The Education of Neil Gorsuch

As a Columbia undergrad, Supreme Court Justice Neil Gorsuch '88CC learned how to argue his opinions.

by Thomas Vinciguerra ’85CC, ’86JRN, ’90GSAS Published Fall 2017
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At the same time, Gorsuch was in many ways a typical college student. He studied, dated, and hung out. In retrospect, some of his acquaintances wonder why he pledged Fiji, which had a reputation for partying. But his Fiji brother and Fed colleague Dave Vatti ’89CC, today a federal prosecutor in Connecticut, finds nothing unusual about his membership. “Neil liked being one of the guys and having fun, and that was what Fiji was all about.”

If not a loner, Gorsuch was also not quite a joiner; he did not live in the Fiji house at 538 West 114th Street. Classmates claim that he refused to be photographed with a beer in his hand, in case he ran for public office one day. As it was, he was disqualified from his 1986 bid for the University Senate because of inappropriate campaign-flyer placement. Spectator reported that the elections commission “found several of Gorsuch’s posters in East Campus elevators, more than two posters on several floors in various dorms, and posters taped to the glass portions of doors in dorms — all violations of election postering rules.” The candidate said he was unaware of the two-poster rule and that his supporters were responsible. (Laplaca recently fessed up: “I was the dummy who violated the sign-posting rules,” he wrote in a letter to Columbia College Today this past spring.)

“He was an unfailingly polite, gracious person,” says Pride. “In an argument, he could get sharp. He has a way with words. But in his personal dealings with people, I don’t think anyone would have said that he wasn’t a good guy.”

Elizabeth Pleshette ’89CC, a future College admissions officer and a neighbor on the twelfth floor of Carman Hall, agrees. She would frequently tussle with Gorsuch in the floor lounge over abortion and reproductive rights.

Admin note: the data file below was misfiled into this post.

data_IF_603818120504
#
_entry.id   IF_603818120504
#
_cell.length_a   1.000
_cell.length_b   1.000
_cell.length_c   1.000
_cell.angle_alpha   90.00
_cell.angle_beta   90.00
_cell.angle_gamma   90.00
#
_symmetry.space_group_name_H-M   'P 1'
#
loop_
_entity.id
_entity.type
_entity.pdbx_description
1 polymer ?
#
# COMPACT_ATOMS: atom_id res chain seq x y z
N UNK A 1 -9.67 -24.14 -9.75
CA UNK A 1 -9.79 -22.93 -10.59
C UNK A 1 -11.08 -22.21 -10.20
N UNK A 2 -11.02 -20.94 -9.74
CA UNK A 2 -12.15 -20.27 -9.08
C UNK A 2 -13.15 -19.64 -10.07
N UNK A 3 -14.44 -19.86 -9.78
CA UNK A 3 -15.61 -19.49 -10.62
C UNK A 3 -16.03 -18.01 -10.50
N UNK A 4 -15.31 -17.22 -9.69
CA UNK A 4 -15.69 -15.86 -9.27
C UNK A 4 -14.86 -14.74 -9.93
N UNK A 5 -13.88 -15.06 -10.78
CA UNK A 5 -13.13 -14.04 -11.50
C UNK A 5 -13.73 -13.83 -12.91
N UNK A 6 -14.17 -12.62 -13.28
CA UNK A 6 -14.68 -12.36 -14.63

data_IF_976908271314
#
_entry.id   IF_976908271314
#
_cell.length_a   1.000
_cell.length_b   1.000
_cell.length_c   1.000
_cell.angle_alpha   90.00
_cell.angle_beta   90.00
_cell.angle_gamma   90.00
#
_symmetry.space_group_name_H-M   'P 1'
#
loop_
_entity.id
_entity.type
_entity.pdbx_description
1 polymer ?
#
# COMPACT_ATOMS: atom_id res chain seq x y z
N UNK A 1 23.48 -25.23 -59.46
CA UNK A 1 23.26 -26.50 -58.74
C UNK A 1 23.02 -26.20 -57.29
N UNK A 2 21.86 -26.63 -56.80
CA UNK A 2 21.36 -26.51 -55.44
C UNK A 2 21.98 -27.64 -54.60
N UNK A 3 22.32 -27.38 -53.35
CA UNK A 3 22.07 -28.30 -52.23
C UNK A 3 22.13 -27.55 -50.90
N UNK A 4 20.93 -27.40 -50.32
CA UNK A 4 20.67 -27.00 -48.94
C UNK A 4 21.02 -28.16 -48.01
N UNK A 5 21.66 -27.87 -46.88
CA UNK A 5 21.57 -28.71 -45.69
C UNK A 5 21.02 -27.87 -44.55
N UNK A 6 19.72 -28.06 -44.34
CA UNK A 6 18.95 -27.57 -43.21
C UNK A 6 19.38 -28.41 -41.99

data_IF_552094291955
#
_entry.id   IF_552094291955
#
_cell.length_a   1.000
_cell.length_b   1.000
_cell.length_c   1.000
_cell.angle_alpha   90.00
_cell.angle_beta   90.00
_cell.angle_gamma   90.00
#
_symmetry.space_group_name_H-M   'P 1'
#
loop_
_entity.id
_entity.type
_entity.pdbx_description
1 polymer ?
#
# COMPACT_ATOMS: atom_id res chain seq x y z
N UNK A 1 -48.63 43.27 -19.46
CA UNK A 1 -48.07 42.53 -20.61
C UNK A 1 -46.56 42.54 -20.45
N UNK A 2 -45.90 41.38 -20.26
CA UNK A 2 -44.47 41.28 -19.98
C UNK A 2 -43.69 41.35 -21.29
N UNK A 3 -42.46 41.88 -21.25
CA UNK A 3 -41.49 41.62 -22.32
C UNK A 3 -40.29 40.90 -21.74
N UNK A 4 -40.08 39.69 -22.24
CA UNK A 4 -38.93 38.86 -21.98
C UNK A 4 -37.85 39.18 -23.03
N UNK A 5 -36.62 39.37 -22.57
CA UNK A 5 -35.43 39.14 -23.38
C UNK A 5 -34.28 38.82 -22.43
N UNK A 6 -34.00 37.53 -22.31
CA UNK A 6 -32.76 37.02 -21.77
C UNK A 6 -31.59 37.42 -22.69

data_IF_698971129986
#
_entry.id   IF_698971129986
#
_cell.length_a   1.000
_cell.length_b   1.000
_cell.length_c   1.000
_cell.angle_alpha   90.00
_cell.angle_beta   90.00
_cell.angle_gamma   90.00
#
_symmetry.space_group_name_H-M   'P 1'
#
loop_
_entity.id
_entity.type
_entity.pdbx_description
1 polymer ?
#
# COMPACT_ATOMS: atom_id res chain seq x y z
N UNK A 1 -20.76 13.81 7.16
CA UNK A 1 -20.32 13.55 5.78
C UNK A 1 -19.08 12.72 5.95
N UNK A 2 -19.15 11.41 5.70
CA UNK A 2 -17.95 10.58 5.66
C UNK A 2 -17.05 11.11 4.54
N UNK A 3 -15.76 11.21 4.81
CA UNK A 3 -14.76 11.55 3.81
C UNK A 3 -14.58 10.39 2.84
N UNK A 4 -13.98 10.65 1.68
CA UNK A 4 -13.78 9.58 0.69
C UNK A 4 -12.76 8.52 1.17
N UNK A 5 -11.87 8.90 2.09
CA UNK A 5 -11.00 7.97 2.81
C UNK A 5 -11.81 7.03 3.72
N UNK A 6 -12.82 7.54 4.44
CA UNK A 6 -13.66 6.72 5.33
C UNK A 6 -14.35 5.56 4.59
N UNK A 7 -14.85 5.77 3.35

“We got into tremendously heated discussions, to the point that people would walk away in disgust — ‘Oh, it’s Neil and Liz again.’ I would get very emotional, and it would be very upsetting.” But Pleshette remembers another, more homespun aspect of her verbal sparring partner: “He sounded like Jimmy Stewart. We teased him about it. He was the quintessential ‘gee willikers’ kind of guy.”

“He was a smart cookie . . . I used to joke with him that he’d become president someday.” — Robert Laplaca ’89CC

In addition to his beliefs, ambition, and poise, Gorsuch came to campus with noteworthy family ties: his mother was Anne Gorsuch Burford, the former head of the Environmental Protection Agency. Under President Reagan, she aroused liberal wrath for relaxing pollution rules, and for cutting budgets and employee rolls alike. When she declined to turn over subpoenaed documents related to the federal Superfund program, she became the first cabinet-level official to be cited for contempt of Congress. After twenty-two months, she resigned.

Her son’s friends and detractors are unanimous in saying that Gorsuch downplayed this background — not necessarily because he feared notoriety, but because he wanted to be known in his own right.


As a freshman, Gorsuch wrote for a short-lived journal of ideas called the Morningside Review (not to be confused with the current online journal of that name published by the undergraduate writing program). In one piece, titled “A Tory Defense,” he wrote, “Here on Morningside, conservatism is an undeniably fashionable whipping-boy for the world’s ills.” But along with his Morningside contributors Pride and Andrew Levy ’88CC, Gorsuch found the publication lacking. “It had no campus visibility,” says Levy, a senior producer at the HLN network and a former Fox News commentator. “It was sort of like shouting into the wind.” Pride remembers Morningside being wonky, infrequent, and too focused on national and global affairs: “It wasn’t quite a student publication,” he says. “We wanted something a bit more lively.”

So in October 1986, Gorsuch, Pride, Waters, and Levy started the Federalist Paper as a feisty and reliable response to campus liberals.

“We were wondering if someone could open a forum for debate — a real debate — that would keep some important issues in the Columbia College student’s mind,” Gorsuch told Columbia College Today at the time. “Maybe even provide him with a few different perspectives he hadn’t heard, but which do exist on campus. And we thought we could do it.”

“Neil was the straw that stirred the drink,” says Waters. “He founded that paper, and it was his paper. We had an editorial board, and he was not autocratic. But it would not have happened without Neil.”

Even the publication’s name was Gorsuch’s decision. Levy had waited to call it the Columbia Independent, but Gorsuch insisted otherwise. The moniker was, of course, an homage to the classic defenses of the Constitution written by John Jay, Alexander Hamilton, and James Madison. Gorsuch’s Spec column was appropriately titled “Fed Up.”

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